Ilhan Omar calls Kevin McCarthy "a liar and a coward" for refusal to condemn Boebert's Islamophobia

"This is who they are," said the Minnesota Democrat. "And we have to be able to stand up to them."

Published December 5, 2021 12:18PM (EST)

Rep. Ilhan Omar, D-Minn., during an interview on CNN's "State of the Union." (CNN/Screengrab)
Rep. Ilhan Omar, D-Minn., during an interview on CNN's "State of the Union." (CNN/Screengrab)

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Congresswoman Ilhan Omar castigated House Minority Leader Kevin McCarthy on Sunday morning, calling the Republican leader both "a liar and a coward" for refusing to condemn recent Islamophobic comments and behavior by Rep. Lauren Boebert, a freshman Republican from Colorado.

Speaking with CNN's Jake Tapper on "State of the Union," Omar—who Boebert joked about being a suicide bomber and repeatedly says is a member of the "Jihad Squad" due to her Muslim faith—said that the GOP leader has shown his true colors as fellow members of Congress have demanded Boebert be censured and stripped of her committee assignments due to her hateful rhetoric.

After watching footage of McCarthy on Friday defending Boebert and explaining why no public condemnation of her was warranted from his perspective because she had already apologized, Omar said, "McCarthy is a liar and a coward."

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"He doesn't have the ability to condemn the kind of bigoted Islamophobia and anti-Muslim rhetoric that are being trafficked by a member of his conference," she added.

Asked why that is, Omar responded, "Because this is who they are. And we have to be able to stand up to them. And we have to push them to reckon with the fact their party right now is normalizing anti-Muslim bigotry."

Watch the exchange:

Asked to describe how many death threats she has received recently based on her faith, Omar told Tapper it was "too many to count."

When Tapper asked Omar if she fears for her life, Omar responded by saying that while she and her staff do have a "general fear" for their own safety it is also the safety of the wider community that is vital to understand.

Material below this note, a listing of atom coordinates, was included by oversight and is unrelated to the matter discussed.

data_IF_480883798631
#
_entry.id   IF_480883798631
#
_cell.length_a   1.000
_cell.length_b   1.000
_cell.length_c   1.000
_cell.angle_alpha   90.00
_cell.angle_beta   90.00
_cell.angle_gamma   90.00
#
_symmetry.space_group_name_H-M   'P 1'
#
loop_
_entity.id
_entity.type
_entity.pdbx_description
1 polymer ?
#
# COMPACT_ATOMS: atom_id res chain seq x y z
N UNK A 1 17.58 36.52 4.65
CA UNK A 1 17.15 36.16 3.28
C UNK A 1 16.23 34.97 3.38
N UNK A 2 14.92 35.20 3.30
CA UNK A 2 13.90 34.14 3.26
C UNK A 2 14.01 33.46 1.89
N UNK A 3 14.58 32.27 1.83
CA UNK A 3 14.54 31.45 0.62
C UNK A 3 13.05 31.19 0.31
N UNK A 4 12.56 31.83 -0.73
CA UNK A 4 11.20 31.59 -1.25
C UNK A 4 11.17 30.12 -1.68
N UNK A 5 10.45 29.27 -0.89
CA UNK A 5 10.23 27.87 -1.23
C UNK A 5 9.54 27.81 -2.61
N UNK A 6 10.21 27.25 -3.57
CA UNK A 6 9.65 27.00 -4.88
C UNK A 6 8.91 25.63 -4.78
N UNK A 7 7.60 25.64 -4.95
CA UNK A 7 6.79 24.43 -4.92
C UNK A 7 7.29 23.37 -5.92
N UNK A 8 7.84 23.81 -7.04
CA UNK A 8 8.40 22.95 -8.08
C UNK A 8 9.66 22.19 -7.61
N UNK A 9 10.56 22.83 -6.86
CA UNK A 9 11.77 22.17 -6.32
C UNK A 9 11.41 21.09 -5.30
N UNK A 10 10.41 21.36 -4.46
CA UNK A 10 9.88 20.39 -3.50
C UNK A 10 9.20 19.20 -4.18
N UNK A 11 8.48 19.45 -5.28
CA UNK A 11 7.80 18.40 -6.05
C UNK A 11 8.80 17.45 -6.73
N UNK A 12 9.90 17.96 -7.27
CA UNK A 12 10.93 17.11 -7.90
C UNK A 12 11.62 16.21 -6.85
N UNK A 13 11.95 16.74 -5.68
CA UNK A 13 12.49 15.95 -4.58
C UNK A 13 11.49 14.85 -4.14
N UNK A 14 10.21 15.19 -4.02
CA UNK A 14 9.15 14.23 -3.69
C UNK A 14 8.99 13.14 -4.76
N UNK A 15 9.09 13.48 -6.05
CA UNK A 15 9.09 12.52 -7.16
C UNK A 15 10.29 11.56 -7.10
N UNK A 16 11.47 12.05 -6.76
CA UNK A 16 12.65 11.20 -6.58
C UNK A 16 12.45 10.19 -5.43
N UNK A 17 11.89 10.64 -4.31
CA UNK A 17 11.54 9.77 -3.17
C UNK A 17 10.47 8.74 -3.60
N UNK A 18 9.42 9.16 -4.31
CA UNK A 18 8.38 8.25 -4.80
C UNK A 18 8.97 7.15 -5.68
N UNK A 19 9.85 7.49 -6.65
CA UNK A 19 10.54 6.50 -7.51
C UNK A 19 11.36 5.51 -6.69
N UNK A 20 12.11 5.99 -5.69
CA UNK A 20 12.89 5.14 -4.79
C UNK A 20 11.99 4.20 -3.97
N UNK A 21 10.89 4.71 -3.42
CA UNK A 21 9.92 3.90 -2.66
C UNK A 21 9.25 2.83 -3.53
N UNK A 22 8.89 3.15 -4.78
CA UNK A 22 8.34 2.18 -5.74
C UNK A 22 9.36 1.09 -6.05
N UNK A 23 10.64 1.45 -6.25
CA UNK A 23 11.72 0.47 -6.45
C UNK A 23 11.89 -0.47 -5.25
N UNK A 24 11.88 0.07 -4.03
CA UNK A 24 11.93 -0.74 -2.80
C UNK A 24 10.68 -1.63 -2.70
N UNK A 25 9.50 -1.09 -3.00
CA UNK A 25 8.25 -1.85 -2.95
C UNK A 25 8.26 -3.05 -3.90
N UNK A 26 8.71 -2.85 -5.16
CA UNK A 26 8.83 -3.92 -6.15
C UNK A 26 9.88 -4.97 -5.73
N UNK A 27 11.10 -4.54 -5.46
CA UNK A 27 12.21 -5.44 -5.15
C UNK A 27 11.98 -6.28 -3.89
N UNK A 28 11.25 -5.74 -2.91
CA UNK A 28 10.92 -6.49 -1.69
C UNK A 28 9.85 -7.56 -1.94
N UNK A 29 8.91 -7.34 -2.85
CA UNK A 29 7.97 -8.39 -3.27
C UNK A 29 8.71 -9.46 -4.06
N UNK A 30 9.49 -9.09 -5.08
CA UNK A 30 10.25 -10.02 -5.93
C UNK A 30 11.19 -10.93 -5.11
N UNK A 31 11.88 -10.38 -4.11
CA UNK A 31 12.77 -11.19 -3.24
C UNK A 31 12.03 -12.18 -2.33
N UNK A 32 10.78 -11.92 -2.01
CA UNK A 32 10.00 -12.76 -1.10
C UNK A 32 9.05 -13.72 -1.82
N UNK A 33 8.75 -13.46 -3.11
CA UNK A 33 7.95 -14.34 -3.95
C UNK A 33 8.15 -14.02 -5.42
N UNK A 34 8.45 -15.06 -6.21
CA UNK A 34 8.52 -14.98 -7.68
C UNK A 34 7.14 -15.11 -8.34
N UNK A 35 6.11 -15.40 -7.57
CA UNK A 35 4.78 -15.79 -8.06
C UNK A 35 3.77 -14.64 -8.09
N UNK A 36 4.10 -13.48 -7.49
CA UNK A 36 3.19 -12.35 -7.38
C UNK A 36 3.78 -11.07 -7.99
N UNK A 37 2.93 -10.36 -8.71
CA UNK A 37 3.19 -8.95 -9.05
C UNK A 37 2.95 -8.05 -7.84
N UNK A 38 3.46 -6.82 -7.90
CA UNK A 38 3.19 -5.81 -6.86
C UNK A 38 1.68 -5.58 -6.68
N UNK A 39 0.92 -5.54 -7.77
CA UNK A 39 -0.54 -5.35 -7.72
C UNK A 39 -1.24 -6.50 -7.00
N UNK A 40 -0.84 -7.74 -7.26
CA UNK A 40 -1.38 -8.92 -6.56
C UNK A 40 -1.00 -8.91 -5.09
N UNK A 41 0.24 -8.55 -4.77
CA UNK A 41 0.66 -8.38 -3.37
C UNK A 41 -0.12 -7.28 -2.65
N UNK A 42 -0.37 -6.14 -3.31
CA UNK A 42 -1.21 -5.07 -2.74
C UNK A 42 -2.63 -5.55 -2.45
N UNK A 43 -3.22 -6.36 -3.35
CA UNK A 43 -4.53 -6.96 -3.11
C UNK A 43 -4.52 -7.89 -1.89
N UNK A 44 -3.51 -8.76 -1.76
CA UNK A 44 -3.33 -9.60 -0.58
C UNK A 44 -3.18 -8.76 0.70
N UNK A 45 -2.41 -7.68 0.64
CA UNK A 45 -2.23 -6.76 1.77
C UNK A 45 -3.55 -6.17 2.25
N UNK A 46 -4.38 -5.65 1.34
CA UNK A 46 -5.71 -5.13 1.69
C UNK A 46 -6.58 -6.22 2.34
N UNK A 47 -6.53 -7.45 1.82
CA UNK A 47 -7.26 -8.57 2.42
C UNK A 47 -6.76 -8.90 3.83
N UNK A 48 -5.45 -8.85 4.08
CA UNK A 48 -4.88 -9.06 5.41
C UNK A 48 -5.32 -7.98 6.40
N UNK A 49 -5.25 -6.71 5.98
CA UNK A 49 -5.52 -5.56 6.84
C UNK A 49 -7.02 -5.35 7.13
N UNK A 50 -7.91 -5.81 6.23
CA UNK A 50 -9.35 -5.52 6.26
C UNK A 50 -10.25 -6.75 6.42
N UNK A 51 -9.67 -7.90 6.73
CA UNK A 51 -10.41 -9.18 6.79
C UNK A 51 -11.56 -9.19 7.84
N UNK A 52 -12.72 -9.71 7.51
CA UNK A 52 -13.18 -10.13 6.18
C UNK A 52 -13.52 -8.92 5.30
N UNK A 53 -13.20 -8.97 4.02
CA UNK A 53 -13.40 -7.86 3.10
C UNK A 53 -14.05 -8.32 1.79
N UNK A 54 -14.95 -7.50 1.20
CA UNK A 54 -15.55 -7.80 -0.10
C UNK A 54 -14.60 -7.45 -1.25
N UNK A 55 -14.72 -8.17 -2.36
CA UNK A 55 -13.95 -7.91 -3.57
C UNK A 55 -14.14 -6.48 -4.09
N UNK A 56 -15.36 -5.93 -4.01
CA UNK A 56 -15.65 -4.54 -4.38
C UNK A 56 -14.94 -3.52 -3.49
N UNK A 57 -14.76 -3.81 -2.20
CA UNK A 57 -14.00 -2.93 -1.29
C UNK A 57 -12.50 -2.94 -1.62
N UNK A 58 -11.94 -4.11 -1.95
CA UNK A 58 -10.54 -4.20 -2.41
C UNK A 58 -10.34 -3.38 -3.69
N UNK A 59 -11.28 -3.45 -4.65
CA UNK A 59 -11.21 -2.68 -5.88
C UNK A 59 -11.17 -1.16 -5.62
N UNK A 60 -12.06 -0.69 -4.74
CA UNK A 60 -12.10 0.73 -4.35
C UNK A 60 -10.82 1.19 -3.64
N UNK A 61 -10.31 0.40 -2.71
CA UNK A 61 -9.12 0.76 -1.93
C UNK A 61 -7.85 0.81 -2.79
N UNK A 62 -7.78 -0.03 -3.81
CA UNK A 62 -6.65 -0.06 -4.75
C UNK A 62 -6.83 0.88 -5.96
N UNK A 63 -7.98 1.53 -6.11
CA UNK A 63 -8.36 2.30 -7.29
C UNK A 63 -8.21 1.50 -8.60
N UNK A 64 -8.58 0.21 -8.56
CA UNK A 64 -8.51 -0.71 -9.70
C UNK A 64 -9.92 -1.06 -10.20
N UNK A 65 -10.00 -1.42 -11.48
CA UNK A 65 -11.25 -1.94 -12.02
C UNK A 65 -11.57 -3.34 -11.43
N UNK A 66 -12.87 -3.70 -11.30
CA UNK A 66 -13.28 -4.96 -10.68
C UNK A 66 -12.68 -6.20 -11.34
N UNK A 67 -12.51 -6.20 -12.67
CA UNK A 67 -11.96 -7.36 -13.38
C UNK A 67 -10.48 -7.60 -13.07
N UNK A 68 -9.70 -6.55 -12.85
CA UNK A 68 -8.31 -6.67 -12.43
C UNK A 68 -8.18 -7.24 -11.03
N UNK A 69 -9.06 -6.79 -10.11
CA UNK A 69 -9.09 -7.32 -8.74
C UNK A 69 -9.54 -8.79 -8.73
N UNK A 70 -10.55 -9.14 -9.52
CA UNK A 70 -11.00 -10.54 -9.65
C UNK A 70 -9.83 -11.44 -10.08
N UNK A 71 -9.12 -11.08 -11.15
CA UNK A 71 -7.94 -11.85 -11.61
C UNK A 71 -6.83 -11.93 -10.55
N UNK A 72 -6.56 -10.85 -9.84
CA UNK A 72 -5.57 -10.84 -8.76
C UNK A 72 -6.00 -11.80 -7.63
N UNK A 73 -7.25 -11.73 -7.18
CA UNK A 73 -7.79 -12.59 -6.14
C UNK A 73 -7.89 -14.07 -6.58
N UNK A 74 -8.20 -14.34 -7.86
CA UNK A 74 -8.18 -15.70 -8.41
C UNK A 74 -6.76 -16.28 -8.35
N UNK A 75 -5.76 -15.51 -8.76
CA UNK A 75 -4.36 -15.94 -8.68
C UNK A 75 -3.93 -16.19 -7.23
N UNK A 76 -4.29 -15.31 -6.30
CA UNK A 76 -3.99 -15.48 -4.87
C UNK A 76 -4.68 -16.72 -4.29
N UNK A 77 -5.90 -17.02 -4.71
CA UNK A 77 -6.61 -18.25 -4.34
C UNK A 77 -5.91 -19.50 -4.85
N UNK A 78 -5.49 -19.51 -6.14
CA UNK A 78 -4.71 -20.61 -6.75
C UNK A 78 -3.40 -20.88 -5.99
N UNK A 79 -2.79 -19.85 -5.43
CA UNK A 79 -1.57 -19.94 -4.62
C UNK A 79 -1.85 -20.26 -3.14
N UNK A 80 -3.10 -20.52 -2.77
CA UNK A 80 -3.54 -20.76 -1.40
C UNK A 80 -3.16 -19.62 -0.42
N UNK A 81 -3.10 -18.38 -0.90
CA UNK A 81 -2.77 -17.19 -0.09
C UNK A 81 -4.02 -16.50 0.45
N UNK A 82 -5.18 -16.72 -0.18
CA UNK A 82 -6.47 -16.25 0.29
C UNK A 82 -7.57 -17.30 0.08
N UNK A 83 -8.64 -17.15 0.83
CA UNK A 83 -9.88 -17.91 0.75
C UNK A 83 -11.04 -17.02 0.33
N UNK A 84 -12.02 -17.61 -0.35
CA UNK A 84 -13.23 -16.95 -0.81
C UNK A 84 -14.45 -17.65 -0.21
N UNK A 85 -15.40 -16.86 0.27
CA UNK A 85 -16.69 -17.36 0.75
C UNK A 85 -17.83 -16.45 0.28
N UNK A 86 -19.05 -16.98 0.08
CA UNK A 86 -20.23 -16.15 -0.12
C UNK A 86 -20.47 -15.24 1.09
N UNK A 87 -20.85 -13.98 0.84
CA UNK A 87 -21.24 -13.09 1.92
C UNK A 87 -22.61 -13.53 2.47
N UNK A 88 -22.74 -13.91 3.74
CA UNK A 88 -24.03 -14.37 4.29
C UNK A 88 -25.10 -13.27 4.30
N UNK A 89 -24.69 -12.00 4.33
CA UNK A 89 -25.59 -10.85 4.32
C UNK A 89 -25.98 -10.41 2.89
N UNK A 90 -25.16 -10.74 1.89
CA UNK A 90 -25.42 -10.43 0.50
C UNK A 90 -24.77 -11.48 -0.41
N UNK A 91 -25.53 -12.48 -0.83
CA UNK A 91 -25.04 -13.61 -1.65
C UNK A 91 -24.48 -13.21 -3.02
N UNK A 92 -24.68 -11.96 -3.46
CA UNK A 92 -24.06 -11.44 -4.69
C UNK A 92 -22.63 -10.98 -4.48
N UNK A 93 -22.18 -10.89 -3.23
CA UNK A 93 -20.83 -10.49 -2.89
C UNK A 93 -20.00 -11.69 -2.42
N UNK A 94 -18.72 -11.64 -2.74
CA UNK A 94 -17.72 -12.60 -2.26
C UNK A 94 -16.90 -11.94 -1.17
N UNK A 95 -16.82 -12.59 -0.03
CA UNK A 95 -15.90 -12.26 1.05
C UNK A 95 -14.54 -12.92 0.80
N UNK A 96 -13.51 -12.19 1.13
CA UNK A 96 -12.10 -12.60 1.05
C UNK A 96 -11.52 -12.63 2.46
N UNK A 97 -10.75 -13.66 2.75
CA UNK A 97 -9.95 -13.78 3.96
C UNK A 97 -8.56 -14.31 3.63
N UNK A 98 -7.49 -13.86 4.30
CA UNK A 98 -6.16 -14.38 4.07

"We constantly hear from so many people across the country where there are children whose hijabs have been pulled off—my own daughters have experienced this. I have experienced this as a young person in this country. And we know that kind of language this member is using leads to," she continued, referring to Boebert.

Speaking off specific death threats directed at her, including a recording of one she recently played during a news conference, Omar said, "We know that the kind of man who leaves that voicemail for a member of Congress is not going to spare a young Muslim girl when he sees her taking the bus or walking home from school or when he runs into her in the grocery store. So we have a responsibility as leaders. Words matter. And words can cause violence. And [Boebert] knows that the language she's using—the audience that she's using it for—is going to incite violence against myself and my community."

Since Boebert's comments about Omar surfaced last month—and as subsequent exchanges and an aborted phone call between the two last week in which Omar said she was forced to hang up because it was so "unproductive" and hateful—numerous fellow lawmakers and outside groups have come to Omar's defense and demanded that Boebert be held to account.

RELATED: Ilhan Omar hangs up on Lauren Boebert after anti-Muslim attack

On Tuesday, Rep. Jamaal Bowman (D-N.Y.) urged the House Democratic leadership to remove Boebert from her committee assignments and take "all other appropriate measures" in response to her continued bigoted attacks on Omar.

That GOP leaders like McCarthy have refused to condemn the behavior has stirred deeper outrage.

In a series of tweets on Friday, Rep. Alexandria Ocasio-Cortez (D-N.Y.) slammed McCarthy and other GOP leaders for their refusal to condemn Boebert or support the call for her committee assignments to be stripped.

"It's embarrassing that there is any hesitation on this," said Ocasio-Cortez. "How can we have different consequences for different kinds of bigotry or incitement? This should be treated equally and consistently. Incite against a member and you're stripped. End of story. She refuses to even apologize."

"It's a pretty simple question: does the House accept violent Islamophobia or not?" she continued. "We should feel ashamed every time Congresswoman Omar or anyone is forced to defend themselves against threats in their workplace alone bc the institutions they serve in won't protect them. It's messed up.

By Jon Queally

Jon Queally is managing editor for Common Dreams. Follow him on Twitter: @jonqueally

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Common Dreams Congress Ilhan Omar Islamaphobia Kevin Mccarthy Lauren Boebert Politics